• Searchable. As more and more projects will be added to the inner source process, the amount of repositories of information will grow in the same way. It is important to have searching capabilities within the platform. This will help to reuse and discover projects and contributors useful for our own purposes. This should also help to understand if there are other projects filling your specific needs.

  • Data Retrieval Friendly. This is an important aspect. The toolchain selected should be easy to mine. This could be an external tool that mines any available data source and builds specific areas of the software development process. Or this could be provided by the very same infrastructure. This will help the community to understand where the bottlenecks in the process are found, but also will help to detect potential flames, blockers and any other non-desired situation.

    As detailed in the metrics chapter, data play a key role in the deployment of the inner source methodology. This will help to understand where the whole process is going and make decisions when necessary to follow the right direction. For this, tools that allow to retrieve information through an API (e.g.: GitHub API) or thanks to a log system (e.g.: 'git log' command line) are of great importance.

  • Access rights. As there is an open and transparent process to make decisions that foster the participation, it is worth using an infrastructure that limits the access to certain roles within the organization. Everyone is invited to participate, but a subset of the contributors will have the right to submit those pieces of source code or edit the wikis in the documentation. The infrastructure should allow this roles division. Anyone is welcome to read, but some of them are allowed to write.

All of these are probably already known as those are key aspects when deploying infrastructure in open source projects. There are two great books that have already dealt with this issue. Producing Open Source Software by Karl Fogel and The Art of Community by Jono Bacon. The first one focuses on the needed and basic infrastructure when starting from scratch an open source project. While the latter is focused on how to support specific workflows with tools. And both are great approaches when dealing with open source projects and partially useful when dealing with inner source projects.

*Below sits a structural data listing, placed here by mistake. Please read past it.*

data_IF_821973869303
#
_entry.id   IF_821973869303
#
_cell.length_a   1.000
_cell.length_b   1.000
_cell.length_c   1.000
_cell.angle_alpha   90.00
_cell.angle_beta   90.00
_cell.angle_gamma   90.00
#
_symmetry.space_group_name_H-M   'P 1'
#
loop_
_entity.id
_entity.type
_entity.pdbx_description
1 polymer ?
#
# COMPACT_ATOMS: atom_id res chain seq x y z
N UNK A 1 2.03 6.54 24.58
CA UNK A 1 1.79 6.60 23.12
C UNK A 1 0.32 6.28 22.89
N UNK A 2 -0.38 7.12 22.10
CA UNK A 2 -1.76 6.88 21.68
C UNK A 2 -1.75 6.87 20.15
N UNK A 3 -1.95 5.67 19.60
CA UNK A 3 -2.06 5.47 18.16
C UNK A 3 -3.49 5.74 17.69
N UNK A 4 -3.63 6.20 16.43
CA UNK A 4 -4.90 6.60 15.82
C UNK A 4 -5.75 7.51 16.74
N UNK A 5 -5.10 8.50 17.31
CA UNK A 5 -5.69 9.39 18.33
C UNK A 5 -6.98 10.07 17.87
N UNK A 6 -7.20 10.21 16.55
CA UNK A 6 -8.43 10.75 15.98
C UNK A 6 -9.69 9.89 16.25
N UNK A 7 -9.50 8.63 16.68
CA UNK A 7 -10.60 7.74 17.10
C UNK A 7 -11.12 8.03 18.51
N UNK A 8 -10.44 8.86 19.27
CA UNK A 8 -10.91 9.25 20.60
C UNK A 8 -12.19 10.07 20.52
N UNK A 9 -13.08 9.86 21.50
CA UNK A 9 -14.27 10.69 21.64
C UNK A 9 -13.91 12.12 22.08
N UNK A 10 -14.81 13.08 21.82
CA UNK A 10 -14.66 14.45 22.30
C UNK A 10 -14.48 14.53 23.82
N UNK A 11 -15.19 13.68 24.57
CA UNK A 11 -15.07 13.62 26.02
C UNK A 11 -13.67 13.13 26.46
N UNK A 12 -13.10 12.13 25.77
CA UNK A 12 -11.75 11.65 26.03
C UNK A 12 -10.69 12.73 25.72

As Jono states in his book "To select the right tools for the job, we need first to understand what we are trying to achieve. We need to know what our workflow is".

The following section focuses on the infrastructure needs when starting an inner source project. In the basics there are not main differences from the key aspects point of view. However we have to deal with existing, internal and in some cases access-restricted infrastructure and check if that infrastructure is enough for our new purposes and goals when inner-sourcing.

Thus there are two main areas to consider: first if we can reuse existing infrastructure and second if we need new infrastructure, what tools are available that fit with our key-aspects requirements.

Basic Infrastructure

As inner source is mainly about cultural change, we need to have an easy-access and low barrier tools. The easier to use, the more developers that will try in first place to work with other business units and inner-sourced projects.

Although there is a code review process and this takes time to learn, there are other areas where developers can start to contribute. From documentation and mere typos in the collaborative wiki to design meetings and even review activities in projects of your interest or asking for feature requests. There is a myriad of potential actions that anyone within the organization can help with. And the goal of inner source is to foster those actions as much as possible letting developers know that those actions are really much appreciated.